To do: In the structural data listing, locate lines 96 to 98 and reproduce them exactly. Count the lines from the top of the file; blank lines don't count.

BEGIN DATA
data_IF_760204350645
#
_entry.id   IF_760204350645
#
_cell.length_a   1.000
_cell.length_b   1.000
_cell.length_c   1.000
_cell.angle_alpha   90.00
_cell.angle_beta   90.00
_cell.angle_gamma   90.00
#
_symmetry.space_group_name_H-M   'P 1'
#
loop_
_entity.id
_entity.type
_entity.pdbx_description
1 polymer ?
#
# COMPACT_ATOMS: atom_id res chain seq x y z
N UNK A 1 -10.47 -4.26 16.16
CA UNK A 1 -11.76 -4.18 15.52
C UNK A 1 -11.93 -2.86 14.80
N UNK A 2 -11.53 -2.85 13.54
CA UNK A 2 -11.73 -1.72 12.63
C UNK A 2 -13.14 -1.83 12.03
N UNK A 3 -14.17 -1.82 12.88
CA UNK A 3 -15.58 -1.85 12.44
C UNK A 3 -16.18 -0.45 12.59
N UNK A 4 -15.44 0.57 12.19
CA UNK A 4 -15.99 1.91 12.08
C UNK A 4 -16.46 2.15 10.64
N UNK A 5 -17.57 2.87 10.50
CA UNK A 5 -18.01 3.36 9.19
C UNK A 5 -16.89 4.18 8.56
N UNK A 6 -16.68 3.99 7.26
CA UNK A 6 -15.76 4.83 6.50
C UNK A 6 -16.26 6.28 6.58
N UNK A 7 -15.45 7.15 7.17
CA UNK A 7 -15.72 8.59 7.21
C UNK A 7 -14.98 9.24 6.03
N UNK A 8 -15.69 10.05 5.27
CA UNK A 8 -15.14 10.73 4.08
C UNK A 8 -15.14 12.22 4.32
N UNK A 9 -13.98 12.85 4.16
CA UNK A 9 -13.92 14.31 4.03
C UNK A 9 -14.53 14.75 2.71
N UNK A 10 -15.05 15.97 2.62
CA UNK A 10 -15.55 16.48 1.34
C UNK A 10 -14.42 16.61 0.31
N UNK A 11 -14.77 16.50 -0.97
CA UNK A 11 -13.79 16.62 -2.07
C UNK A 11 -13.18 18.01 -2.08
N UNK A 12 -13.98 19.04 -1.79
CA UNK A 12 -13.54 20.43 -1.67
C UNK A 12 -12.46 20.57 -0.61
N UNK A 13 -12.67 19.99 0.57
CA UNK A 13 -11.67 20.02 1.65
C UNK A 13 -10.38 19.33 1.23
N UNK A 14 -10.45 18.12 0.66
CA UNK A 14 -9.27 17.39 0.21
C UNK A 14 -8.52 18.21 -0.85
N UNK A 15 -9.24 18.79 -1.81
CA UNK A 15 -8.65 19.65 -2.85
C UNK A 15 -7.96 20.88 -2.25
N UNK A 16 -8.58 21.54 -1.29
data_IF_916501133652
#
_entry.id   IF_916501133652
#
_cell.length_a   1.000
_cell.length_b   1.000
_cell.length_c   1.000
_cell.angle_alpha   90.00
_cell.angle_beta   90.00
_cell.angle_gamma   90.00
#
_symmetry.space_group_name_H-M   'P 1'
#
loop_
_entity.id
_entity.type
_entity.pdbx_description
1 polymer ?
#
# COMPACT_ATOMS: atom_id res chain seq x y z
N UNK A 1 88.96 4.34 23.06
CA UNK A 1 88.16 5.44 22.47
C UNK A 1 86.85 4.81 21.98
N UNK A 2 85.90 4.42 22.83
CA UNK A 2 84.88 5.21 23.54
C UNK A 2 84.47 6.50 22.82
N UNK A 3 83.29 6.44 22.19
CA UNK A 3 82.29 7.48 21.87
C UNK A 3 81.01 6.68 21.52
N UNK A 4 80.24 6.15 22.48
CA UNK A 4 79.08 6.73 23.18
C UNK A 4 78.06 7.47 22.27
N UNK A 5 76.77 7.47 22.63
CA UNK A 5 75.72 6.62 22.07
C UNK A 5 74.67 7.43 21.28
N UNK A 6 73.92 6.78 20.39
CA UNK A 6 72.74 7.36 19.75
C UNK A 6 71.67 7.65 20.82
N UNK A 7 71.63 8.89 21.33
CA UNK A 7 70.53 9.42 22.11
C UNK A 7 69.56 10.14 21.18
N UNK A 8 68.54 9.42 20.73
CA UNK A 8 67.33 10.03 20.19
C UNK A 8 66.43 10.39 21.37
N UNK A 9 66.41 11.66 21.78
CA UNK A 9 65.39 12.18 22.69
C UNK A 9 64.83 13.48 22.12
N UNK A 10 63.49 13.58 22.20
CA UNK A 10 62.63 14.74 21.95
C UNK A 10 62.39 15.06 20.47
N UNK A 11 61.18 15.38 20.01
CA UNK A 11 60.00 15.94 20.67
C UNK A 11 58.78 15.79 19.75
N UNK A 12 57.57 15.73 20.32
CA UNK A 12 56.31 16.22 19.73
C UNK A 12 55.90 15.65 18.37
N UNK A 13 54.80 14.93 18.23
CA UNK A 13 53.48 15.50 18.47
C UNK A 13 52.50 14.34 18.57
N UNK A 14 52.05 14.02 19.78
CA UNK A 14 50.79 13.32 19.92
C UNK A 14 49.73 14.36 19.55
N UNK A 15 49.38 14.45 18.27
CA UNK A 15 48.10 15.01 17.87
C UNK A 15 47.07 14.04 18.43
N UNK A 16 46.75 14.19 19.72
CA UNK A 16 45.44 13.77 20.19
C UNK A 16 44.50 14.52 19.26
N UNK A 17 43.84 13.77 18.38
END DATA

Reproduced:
N UNK A 4 80.24 6.15 22.48
CA UNK A 4 79.08 6.73 23.18
C UNK A 4 78.06 7.47 22.27